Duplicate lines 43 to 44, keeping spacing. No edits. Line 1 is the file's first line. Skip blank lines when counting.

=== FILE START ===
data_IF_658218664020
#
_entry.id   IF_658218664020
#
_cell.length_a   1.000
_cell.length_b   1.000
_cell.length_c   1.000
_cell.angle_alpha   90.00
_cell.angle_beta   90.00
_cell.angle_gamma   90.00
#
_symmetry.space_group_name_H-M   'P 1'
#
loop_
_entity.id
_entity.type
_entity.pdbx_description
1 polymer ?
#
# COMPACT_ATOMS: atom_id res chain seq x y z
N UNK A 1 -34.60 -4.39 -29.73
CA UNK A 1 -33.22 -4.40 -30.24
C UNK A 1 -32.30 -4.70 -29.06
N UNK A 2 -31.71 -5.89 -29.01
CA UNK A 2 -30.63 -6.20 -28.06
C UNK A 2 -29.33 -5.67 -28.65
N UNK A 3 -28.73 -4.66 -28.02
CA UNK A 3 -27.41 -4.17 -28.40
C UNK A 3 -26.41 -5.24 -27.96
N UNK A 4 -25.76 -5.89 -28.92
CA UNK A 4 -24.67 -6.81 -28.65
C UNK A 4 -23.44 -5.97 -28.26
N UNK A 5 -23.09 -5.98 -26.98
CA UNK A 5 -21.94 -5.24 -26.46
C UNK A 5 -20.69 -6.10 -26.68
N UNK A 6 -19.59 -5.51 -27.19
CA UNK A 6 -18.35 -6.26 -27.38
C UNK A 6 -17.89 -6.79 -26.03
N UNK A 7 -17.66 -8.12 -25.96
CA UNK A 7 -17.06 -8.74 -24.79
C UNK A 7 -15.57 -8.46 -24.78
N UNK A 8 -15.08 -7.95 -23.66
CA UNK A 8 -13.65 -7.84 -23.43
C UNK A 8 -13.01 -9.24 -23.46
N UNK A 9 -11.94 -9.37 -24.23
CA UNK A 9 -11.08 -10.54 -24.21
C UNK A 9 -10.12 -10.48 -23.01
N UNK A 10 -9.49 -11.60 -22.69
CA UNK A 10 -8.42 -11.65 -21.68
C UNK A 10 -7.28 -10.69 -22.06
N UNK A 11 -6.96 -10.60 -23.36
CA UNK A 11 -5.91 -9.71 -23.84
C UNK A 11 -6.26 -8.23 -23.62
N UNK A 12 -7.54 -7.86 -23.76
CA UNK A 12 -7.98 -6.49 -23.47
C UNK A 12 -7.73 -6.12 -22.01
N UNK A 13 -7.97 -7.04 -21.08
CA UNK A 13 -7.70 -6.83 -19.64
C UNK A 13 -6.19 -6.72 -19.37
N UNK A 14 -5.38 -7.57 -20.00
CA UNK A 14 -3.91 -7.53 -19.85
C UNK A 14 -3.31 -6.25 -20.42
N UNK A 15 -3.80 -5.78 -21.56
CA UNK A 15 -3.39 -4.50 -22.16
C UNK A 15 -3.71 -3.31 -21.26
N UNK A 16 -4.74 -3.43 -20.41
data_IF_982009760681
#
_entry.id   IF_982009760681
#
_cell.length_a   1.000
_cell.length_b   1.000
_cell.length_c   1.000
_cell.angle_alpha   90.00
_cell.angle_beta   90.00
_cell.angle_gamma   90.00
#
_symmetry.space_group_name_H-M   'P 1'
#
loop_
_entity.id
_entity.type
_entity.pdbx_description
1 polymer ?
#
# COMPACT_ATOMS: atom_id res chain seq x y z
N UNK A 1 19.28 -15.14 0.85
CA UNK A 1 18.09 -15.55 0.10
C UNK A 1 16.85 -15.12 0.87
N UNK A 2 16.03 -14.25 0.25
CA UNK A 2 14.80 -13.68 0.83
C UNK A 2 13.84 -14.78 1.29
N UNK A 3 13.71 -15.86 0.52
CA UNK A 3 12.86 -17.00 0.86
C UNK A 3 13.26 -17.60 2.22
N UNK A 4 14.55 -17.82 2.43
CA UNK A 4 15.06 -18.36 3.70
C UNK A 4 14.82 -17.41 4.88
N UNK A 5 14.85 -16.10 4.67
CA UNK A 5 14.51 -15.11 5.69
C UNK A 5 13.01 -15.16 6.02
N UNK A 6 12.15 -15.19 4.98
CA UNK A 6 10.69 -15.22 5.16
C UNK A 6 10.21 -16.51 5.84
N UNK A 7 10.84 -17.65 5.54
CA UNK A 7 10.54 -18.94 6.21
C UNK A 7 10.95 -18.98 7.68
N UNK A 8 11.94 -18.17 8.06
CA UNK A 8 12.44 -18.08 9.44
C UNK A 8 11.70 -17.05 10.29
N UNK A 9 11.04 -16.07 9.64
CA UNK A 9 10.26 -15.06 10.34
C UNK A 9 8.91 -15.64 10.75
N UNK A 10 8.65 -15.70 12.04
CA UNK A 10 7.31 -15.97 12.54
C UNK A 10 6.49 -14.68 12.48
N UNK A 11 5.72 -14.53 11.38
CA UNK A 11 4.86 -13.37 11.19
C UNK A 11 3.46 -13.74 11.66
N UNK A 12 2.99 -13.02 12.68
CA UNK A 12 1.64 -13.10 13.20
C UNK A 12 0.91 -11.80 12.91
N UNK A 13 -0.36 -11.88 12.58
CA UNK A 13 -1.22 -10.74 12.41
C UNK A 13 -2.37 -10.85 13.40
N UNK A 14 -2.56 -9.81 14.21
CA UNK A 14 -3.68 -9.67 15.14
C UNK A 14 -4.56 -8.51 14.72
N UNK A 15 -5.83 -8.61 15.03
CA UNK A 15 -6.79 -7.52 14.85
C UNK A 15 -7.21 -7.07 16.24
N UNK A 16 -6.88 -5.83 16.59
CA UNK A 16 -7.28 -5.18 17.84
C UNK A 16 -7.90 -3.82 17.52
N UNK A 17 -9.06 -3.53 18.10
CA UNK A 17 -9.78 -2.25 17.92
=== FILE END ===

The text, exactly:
CA UNK A 8 -13.65 -7.84 -23.43
C UNK A 8 -13.01 -9.24 -23.46